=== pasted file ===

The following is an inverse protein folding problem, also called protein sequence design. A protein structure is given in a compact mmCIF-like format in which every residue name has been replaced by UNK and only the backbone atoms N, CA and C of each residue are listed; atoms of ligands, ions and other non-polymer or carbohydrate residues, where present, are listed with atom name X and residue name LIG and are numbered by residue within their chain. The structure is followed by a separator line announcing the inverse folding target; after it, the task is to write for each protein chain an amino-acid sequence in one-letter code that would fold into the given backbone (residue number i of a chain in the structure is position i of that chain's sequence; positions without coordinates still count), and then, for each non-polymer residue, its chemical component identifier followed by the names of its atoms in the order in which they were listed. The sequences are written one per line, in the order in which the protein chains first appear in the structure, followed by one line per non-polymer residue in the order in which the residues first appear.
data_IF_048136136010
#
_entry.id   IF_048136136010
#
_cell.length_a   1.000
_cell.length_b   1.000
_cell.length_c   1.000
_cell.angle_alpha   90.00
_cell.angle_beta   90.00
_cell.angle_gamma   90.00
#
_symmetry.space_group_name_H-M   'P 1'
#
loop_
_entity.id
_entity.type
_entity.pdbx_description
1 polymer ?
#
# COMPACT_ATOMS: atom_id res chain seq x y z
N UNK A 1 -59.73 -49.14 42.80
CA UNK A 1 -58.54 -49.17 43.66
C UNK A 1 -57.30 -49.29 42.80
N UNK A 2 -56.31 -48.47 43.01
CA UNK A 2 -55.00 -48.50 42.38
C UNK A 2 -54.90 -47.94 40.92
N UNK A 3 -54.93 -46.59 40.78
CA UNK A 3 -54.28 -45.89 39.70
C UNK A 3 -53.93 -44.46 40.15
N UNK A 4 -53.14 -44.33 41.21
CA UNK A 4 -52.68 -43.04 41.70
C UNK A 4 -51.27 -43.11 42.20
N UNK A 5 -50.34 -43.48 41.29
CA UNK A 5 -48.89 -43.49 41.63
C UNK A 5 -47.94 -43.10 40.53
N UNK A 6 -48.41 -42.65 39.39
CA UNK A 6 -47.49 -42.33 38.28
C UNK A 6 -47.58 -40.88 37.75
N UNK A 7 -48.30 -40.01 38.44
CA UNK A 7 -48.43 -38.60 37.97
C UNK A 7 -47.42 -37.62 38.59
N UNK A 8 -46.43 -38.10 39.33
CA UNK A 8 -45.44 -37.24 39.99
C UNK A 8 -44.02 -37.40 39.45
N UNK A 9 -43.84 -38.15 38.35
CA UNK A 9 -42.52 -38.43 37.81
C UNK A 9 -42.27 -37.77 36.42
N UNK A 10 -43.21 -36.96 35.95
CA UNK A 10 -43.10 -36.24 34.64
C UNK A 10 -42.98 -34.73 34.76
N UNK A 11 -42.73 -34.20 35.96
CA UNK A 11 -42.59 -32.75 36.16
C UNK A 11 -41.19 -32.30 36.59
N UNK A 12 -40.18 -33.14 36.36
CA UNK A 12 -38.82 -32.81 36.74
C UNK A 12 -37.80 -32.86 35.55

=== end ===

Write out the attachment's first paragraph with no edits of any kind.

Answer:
The following is an inverse protein folding problem, also called protein sequence design. A protein structure is given in a compact mmCIF-like format in which every residue name has been replaced by UNK and only the backbone atoms N, CA and C of each residue are listed; atoms of ligands, ions and other non-polymer or carbohydrate residues, where present, are listed with atom name X and residue name LIG and are numbered by residue within their chain. The structure is followed by a separator line announcing the inverse folding target; after it, the task is to write for each protein chain an amino-acid sequence in one-letter code that would fold into the given backbone (residue number i of a chain in the structure is position i of that chain's sequence; positions without coordinates still count), and then, for each non-polymer residue, its chemical component identifier followed by the names of its atoms in the order in which they were listed. The sequences are written one per line, in the order in which the protein chains first appear in the structure, followed by one line per non-polymer residue in the order in which the residues first appear.